Stocks finished flat Thursday after the Federal Reserve said the economy appeared to be growing at a “moderate” pace but offered a cautious reading on inflation.
The central bank, which stood pat on short-term interest rates as had been widely expected, offered investors a relatively unchanged assessment of the economy, saying its primary concern remains the risk that inflation will fail to moderate.
Stocks bounced around after the Fed said recent readings on inflation excluding energy and food prices showed some improvement but no pronounced signals of easing.
“They took a middle-of-the-road approach. The Fed said some encouraging things about the future growth rate of the economy,” said John Miller, head of fund management for Nuveen Asset Management. “They could have been more negative or more concerned about the meltdown in subprime markets or the potential for housing weakness to spread into consumer spending. The changes in the statement didn’t indicate any concerns about those recent events.”
According to preliminary calculations, the Dow Jones industrial average fell 5.45, or 0.04 percent, to 13,422.28.
Broader stock indicators finished mixed. The Standard & Poor’s 500 index slipped 0.63, or 0.04 percent, to 1,505.71, and the Nasdaq composite index rose 3.02, or 0.12 percent, to 2,608.37.
Bonds fell after the Fed comments, with the yield on the benchmark 10-year Treasury note rising to 5.11 percent from 5.08 percent late Wednesday. The dollar was mixed against other major currencies, while gold prices rose.
The modest moves in stocks Thursday follow a rally by all three major indexes in the previous session. Stocks have been turbulent during the past few weeks because of soaring bond yields and concern about the broader effect of faltering subprime loans.
The Fed’s comments on so-called core inflation, which excludes often volatile food and energy prices, came as some investors had expected the bank would switch its focus to overall inflation, said Marc Pado, U.S. market strategist at Cantor Fitzgerald. Overall inflation readings have been rising because of spikes in food and energy costs. While the Fed often focuses on the core level, Pado noted the overall inflation figure affects the economy because rising prices for gas and food can cut into consumer spending.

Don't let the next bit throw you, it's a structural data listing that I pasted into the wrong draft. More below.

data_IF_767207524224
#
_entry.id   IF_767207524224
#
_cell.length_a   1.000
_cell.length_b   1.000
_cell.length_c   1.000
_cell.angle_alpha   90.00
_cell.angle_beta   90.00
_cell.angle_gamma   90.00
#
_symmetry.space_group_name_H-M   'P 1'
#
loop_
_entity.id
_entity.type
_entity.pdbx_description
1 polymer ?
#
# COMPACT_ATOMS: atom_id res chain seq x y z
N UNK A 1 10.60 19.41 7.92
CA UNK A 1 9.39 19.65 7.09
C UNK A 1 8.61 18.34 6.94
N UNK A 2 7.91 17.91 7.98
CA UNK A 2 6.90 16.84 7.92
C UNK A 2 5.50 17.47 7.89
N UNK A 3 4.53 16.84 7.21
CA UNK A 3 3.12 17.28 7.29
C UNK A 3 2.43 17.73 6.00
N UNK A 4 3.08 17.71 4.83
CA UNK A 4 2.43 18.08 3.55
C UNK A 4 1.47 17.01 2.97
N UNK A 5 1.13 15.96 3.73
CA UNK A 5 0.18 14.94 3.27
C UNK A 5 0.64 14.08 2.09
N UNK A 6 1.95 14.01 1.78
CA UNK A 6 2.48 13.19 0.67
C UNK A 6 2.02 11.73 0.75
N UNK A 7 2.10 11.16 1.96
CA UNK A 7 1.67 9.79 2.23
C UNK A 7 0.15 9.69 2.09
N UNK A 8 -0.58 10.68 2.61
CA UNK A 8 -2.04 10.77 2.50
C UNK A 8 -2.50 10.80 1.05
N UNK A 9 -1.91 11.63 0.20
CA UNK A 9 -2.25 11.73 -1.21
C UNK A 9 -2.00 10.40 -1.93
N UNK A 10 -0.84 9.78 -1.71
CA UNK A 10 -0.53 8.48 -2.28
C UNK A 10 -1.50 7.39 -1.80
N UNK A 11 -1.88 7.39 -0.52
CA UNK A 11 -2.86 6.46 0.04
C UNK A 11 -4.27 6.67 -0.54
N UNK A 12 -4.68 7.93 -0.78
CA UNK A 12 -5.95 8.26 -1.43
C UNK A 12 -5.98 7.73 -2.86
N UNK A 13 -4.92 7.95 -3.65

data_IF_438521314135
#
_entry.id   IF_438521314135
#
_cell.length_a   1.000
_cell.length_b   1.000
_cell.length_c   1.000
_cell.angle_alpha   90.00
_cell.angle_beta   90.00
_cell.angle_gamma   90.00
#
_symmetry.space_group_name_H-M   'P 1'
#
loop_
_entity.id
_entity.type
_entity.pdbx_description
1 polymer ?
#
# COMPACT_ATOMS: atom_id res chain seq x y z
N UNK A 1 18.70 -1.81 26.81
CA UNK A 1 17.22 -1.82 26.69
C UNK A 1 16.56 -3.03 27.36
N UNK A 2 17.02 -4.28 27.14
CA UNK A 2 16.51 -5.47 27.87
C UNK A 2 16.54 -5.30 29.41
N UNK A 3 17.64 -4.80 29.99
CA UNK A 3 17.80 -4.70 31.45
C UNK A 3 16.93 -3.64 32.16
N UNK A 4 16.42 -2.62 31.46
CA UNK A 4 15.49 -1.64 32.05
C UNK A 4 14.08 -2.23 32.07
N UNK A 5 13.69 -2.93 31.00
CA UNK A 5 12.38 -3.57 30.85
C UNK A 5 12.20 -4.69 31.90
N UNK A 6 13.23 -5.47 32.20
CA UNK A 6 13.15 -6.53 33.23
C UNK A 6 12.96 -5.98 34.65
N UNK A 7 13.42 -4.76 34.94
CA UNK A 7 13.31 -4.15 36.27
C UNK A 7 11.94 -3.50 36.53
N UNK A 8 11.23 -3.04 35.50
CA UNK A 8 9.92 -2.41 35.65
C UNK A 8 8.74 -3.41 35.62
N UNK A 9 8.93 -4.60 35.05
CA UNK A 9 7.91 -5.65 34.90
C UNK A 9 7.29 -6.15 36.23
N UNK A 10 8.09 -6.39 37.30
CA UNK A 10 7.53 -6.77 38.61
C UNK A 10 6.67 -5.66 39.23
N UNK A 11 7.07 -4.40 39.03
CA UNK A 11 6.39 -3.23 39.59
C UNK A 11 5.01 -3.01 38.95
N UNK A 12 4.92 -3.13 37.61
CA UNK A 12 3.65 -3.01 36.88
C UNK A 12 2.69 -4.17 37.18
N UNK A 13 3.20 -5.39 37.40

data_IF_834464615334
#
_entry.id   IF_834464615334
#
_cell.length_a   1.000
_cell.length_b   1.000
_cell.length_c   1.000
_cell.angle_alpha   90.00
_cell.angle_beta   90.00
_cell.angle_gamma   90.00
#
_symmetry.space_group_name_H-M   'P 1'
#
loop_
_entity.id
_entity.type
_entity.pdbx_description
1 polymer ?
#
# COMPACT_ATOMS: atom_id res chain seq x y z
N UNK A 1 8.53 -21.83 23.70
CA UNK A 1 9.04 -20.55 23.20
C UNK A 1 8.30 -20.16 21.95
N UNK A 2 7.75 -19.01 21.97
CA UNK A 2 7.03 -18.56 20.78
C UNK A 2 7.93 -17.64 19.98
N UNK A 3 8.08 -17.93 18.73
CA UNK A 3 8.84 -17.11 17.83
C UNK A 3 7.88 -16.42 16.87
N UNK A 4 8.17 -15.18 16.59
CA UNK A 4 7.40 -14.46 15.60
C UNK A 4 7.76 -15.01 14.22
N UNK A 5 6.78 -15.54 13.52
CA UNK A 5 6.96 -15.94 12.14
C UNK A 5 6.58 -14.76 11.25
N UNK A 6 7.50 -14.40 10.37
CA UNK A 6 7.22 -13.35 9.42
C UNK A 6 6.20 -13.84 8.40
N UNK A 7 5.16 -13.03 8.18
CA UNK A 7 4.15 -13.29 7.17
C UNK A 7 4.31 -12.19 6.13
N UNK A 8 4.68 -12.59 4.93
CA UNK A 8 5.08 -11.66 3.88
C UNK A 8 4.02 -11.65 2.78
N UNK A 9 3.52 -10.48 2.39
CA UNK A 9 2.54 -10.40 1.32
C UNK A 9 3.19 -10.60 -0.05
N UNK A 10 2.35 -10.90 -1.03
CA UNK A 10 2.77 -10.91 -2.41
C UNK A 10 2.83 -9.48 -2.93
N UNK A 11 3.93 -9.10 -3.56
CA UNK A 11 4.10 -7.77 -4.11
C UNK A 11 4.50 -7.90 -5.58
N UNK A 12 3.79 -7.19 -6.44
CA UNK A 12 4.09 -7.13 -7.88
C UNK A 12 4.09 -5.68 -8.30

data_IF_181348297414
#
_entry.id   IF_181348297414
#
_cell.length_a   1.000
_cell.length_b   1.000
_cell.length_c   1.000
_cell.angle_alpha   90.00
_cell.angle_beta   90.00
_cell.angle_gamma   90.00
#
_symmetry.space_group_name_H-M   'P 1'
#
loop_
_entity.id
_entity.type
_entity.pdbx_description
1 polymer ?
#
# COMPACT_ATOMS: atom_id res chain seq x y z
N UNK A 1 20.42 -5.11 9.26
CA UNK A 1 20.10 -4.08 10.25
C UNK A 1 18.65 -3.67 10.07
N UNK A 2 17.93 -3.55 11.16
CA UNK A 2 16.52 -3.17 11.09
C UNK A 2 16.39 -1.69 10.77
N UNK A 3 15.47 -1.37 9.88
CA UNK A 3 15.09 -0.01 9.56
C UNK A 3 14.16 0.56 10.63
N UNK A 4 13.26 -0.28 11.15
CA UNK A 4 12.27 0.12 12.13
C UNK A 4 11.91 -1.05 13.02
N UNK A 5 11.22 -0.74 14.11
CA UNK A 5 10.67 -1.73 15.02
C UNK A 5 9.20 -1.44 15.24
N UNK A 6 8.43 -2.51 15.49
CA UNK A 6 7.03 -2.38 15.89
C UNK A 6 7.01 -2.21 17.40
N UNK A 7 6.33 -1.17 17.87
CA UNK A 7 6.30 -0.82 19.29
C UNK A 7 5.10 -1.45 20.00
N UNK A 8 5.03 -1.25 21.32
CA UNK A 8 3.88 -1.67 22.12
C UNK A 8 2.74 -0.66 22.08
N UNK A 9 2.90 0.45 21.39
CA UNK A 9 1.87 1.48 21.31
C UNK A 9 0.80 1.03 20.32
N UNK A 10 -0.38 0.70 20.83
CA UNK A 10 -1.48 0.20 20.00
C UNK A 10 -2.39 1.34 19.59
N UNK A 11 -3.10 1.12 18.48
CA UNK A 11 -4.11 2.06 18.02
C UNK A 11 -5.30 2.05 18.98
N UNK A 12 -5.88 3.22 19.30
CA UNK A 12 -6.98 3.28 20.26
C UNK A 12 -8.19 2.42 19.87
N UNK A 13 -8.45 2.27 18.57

Wall Street’s focus on the Fed’s comments left little room for attention elsewhere; investors appeared unfazed as oil prices rose above $70 per barrel on the New York Mercantile Exchange for the first time since August.
Oil prices began moving up Wednesday after a government report showed an unexpected drop in gasoline inventories. Light, sweet crude rose 60 cents to $69.57.
In corporate news, Dillard’s Inc. rose $2.76, or 8.1 percent, to $36.69 after an investment group representing minority shareholders said it plans to press the department store chain to boost profits.
Digital River fell $5.67, or 11.2 percent, to $45 after the e-commerce outsourcing company cut its second-quarter and full-year forecasts.
Bed Bath & Beyond Inc. fell $1.47, or 3.9 percent, to $36.09 after the home goods chain lowered its full-year profit target, citing uncertain economic trends.
Novellus Systems Inc., a semiconductor equipment maker, fell $1.01, or 3.4 percent, to $28.89 after warning its second-quarter results would come in at the low end of its forecast amid weakness in the chip market.
Advancing issues outnumbered decliners by about 3 to 2 on the New York Stock Exchange, where volume came to 1.49 billion shares compared with 1.76 billion traded Wednesday.
The Russell 2000 index of smaller companies rose 0.57, or 0.07 percent, to 839.03.
Overseas, Japan’s Nikkei stock average rose 0.46 percent. Britain’s FTSE 100 rose closed up 0.67 percent, Germany’s DAX index rose 1.54 percent, and France’s CAC-40 rose 1.09 percent.